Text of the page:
Substantivity and film formation

The ability of a formulation to adhere and remain in place (contact time) is a function of, among other factors, viscosity and film formation. Viscosity-increasing agents are routinely used to increase substantivity and contact time of topical and bioadhesive formulations.

Suspending and stability enhancement

Thickeners are typically used to minimise separation and settling that typically follow when insoluble ingredients are suspended in liquids

Improvement of appearance, consistency and quality

Thickening agents are added to skincare formulations to give skincare products a more appealing consistency and smoothness. Consistency is a particular formulation characteristic that describes the firmness or runniness of a product.

Gelling and texturizing

A key property of hydrocolloids (such as pectin and xanthan gum) is their ability to form gels and thicken liquid product. For instance, pectin, carrageenan and agar form gels under specific conditions, which opens up a myriad of applications and functionalities.

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Types of Pharmaceutical Thickening Agents

A wide range of excipients can be used as thickening agents, with the most common being hydrocolloid gums and cellulose ethers.

Hydrocolloid Gums

The term ‘hydrocolloid’ is derived from two Greek words, ‘hydro = water, and ‘kolla’ = glue. Currently, the term hydrocolloid is used for macromolecular (polymers) hydrophilic substances (with affinity for water), and includes polysaccharides and proteins.

When dissolved or dispersed in water, hydrocolloids hydrate and swell (increase in volume) due to solvent molecules penetrating into void spaces that exist between polymer chains. Hydration is accompanied by an increase in viscosity.

Hydrocolloids can be classified into four groups:

Plant-derived hydrocolloids: including pectin, agar, Alginates, acacia, tragacanth, Karaya gum, guar gum, starches, cellulose and locust bean.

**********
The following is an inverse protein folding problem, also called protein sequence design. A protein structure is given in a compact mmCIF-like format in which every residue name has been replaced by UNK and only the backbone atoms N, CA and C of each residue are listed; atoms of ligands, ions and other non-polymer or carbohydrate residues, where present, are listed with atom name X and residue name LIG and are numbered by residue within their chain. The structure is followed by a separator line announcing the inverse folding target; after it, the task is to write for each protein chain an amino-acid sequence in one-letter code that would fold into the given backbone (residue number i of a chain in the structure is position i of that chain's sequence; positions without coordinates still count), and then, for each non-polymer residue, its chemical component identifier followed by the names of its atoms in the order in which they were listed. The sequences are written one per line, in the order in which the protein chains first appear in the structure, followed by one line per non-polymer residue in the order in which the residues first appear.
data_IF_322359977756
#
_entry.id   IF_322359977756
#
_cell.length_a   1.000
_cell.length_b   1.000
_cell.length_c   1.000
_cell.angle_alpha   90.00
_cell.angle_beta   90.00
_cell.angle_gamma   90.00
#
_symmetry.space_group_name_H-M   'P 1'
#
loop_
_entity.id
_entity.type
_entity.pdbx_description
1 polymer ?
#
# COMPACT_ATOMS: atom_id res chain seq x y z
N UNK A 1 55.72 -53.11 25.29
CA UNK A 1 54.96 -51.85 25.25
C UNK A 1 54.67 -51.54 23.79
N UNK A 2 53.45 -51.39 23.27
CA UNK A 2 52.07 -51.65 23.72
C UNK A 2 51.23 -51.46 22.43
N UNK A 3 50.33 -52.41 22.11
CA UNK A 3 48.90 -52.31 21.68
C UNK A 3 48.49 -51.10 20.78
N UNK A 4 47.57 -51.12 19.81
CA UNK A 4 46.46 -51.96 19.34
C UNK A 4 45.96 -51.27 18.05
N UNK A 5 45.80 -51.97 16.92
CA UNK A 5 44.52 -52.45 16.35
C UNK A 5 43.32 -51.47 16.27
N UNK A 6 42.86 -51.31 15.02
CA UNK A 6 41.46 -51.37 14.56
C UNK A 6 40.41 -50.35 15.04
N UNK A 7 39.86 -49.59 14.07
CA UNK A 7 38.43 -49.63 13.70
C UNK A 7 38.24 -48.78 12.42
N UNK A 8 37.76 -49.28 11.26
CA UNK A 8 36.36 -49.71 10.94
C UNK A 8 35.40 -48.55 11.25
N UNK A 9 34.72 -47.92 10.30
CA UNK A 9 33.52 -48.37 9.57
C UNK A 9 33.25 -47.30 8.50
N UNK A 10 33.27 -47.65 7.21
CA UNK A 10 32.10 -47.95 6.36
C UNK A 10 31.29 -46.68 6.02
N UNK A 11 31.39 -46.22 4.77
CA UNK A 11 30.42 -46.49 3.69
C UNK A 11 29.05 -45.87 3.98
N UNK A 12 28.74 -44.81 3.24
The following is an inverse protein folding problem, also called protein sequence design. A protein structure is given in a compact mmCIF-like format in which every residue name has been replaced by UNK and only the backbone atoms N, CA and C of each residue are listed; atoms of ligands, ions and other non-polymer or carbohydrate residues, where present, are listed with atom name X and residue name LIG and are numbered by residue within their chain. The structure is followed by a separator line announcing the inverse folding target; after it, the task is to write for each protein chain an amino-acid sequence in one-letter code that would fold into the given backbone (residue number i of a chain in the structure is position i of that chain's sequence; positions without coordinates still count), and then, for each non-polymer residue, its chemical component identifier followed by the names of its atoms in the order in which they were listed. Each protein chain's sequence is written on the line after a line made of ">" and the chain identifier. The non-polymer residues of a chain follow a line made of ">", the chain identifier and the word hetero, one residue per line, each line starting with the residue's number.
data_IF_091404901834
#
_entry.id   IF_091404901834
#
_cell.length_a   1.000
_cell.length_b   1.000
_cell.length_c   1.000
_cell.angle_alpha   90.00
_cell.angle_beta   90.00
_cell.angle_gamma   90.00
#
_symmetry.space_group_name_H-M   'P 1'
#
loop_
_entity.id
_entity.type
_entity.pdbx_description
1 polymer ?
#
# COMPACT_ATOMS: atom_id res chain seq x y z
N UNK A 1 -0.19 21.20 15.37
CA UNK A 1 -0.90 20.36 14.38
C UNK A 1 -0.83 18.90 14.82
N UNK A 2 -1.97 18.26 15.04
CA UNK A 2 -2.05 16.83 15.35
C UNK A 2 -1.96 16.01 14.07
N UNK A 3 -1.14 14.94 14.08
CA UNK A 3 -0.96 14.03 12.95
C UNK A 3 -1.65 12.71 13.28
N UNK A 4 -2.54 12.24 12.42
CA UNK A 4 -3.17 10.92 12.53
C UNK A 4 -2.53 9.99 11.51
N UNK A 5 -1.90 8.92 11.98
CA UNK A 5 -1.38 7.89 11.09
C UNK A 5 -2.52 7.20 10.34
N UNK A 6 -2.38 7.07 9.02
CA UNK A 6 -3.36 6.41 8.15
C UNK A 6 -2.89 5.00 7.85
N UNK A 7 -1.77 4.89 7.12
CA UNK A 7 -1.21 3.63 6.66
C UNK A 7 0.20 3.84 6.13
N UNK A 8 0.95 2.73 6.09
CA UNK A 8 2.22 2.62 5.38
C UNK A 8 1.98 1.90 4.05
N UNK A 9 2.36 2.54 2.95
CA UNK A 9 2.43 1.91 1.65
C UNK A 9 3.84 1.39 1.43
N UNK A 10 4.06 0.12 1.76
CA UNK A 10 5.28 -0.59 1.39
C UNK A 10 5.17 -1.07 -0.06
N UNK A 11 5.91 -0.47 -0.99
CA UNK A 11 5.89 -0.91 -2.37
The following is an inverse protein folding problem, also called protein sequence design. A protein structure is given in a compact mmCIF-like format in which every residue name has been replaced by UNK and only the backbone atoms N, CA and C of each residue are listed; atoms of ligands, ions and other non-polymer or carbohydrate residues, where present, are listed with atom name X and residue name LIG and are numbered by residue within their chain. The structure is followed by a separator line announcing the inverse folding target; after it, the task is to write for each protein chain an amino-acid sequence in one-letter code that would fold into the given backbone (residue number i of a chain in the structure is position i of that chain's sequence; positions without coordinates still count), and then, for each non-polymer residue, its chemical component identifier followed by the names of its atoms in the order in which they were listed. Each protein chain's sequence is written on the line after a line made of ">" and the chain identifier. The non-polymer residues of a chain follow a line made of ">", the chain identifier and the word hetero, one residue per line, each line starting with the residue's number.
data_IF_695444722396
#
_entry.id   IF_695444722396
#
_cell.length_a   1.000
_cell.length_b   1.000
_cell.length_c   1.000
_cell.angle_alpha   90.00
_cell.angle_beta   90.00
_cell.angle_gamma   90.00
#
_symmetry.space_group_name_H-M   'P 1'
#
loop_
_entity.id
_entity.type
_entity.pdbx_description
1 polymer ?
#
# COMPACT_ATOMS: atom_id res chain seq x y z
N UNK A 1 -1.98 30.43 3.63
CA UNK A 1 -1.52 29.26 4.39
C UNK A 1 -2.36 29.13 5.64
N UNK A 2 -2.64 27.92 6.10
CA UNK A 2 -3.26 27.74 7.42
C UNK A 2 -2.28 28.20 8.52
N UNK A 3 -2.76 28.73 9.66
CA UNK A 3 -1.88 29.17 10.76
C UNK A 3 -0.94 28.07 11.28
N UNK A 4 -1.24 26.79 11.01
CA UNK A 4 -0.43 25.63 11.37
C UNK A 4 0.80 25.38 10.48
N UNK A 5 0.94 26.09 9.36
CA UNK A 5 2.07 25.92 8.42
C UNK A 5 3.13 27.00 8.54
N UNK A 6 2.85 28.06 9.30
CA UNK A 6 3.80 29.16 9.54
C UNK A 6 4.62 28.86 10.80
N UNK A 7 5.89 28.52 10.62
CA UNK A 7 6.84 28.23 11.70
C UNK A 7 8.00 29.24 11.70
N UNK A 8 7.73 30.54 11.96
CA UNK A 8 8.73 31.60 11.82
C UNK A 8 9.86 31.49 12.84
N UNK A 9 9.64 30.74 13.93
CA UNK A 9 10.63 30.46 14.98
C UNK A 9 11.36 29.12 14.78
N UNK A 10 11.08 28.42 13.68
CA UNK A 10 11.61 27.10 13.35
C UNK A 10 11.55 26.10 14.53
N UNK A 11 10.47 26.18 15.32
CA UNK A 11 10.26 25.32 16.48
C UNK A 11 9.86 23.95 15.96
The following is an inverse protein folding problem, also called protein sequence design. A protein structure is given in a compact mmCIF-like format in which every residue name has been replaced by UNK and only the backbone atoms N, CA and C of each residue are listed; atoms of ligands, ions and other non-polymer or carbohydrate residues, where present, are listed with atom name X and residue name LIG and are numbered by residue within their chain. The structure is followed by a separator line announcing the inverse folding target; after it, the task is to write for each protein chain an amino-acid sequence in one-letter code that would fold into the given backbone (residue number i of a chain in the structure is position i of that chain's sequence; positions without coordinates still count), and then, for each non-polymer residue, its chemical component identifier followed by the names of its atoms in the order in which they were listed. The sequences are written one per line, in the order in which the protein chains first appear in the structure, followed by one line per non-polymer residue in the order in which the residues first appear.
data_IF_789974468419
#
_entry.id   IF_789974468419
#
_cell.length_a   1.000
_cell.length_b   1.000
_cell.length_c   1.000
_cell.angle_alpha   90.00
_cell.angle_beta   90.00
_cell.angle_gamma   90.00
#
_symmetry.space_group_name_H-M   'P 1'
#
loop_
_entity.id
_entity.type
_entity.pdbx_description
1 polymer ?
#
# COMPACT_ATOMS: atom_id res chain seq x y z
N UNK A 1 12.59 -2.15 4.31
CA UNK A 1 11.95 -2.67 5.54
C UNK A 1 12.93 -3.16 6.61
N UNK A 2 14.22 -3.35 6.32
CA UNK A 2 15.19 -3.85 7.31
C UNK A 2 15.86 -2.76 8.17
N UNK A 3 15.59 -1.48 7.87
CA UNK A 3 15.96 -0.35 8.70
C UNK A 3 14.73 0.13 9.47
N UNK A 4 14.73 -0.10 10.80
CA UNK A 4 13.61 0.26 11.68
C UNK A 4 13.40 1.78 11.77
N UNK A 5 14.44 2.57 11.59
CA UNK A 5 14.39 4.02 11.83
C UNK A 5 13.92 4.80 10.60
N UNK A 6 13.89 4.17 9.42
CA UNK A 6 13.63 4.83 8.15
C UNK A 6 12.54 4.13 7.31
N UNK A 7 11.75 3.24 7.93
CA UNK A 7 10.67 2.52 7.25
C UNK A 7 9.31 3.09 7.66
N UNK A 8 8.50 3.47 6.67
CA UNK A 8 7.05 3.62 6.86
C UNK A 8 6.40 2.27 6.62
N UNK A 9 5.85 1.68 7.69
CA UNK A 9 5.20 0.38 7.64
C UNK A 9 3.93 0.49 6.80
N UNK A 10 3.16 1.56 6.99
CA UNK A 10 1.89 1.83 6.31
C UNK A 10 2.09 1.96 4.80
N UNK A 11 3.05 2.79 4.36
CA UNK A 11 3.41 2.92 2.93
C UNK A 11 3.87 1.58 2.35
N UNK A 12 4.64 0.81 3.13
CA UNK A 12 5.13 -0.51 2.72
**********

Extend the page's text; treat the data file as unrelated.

Products of fermentation: including xanthan gum, dextran, gellan gum and pullulan.

Semi-synthetic hydrocolloids: including modified starches, cellulose ethers (Methylcellulose, Hypromellose, Ethylcellulose, Hydroxypropylcellulose and hydroxyethylcellulose), amidated pectin and propylene glycol alginate.

Animal derived hydrocolloids: such as gelatin, chitosan and caseinates.

Vinyl polymers

Vinyl polymers is a generic term given to high molecular weight synthetic polymers based on the vinyl groups: XCH=CHY. In the pharmaceutical field, the most important vinyl polymers are:

Water soluble polyvinylpyrrolidones: This group includes povidone and copovidone of molecular weights ranging from 2500 to 1250000 g/mol.

Ethylene-vinyl acetates: Ethylene vinyl acetates (EVAs) are copolymers of ethylene and vinyl acetate monomers produced by free radical polymerisation under high temperature and pressure.

Varying vinyl acetate composition impacts polymer properties such as melting point, crystallinity and polarity, solubility, transparency, hardness and compatibility with active ingredients.

EVAs are mainly applied in the formulation of transdermal drug devices and Class I – IV medical devices, where they are used as and/or incorporated into matrix formers, rate controlling membranes and backing layers. EVAs provide tackiness, bioadhesion and flexibility.

Polyvinyl alcohol: Polyvinyl alcohol (PVA) is a water-soluble and biodegradable polymer obtained by polymerisation of vinyl acetate followed by partial hydrolysis. Pharmaceutical grades typically exhibit a degree of hydrolysis of 88% and molecular weight that vary from 20 000 g/ml to over 100 000 g/mol.

Clays (Aluminium Silicates)

Clays are fine-grained naturally-occurring aluminium silicates with traces of other inorganic oxides. They typically consist of plate-like crystal habits. The most well-known clays in the pharmaceutical field are bentonite, hectorite and magnesium aluminium silicate.

Owing to their platy habits, aluminium silicate particle planes possess different surface charge characteristics and complex modes of particle-particle interaction, depending on concentration and pH, among other factors.